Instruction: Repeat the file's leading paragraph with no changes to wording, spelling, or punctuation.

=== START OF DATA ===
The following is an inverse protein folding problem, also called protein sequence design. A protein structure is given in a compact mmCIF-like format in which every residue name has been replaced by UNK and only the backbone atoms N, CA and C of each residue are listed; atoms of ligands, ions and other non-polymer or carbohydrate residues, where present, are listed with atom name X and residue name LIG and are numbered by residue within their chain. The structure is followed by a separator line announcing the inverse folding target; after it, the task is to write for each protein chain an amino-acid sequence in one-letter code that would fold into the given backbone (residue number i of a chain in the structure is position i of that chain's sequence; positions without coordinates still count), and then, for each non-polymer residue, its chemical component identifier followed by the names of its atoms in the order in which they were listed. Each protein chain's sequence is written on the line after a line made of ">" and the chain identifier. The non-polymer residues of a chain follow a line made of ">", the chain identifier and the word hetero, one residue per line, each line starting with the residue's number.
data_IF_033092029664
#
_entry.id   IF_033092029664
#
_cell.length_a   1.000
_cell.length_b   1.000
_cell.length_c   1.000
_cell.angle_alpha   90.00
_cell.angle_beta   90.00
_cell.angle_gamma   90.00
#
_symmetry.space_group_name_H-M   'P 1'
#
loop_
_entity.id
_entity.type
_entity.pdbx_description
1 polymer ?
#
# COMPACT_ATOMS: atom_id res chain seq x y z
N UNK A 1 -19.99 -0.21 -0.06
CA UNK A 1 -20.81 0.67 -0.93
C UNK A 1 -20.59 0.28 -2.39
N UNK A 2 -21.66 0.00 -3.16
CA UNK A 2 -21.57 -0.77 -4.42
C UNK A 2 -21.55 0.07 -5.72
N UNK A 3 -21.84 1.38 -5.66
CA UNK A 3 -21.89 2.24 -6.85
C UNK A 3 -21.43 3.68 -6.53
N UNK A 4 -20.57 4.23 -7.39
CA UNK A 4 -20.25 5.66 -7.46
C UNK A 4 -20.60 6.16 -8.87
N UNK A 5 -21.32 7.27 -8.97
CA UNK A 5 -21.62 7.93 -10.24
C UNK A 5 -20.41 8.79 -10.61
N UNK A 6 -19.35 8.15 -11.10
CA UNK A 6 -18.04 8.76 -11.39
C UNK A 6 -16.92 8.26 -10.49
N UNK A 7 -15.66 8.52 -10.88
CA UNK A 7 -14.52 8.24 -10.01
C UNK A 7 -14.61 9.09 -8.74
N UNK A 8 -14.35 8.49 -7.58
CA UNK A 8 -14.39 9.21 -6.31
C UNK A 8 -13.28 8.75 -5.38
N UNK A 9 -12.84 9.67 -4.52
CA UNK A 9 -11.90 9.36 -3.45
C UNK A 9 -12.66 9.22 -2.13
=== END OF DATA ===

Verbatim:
The following is an inverse protein folding problem, also called protein sequence design. A protein structure is given in a compact mmCIF-like format in which every residue name has been replaced by UNK and only the backbone atoms N, CA and C of each residue are listed; atoms of ligands, ions and other non-polymer or carbohydrate residues, where present, are listed with atom name X and residue name LIG and are numbered by residue within their chain. The structure is followed by a separator line announcing the inverse folding target; after it, the task is to write for each protein chain an amino-acid sequence in one-letter code that would fold into the given backbone (residue number i of a chain in the structure is position i of that chain's sequence; positions without coordinates still count), and then, for each non-polymer residue, its chemical component identifier followed by the names of its atoms in the order in which they were listed. Each protein chain's sequence is written on the line after a line made of ">" and the chain identifier. The non-polymer residues of a chain follow a line made of ">", the chain identifier and the word hetero, one residue per line, each line starting with the residue's number.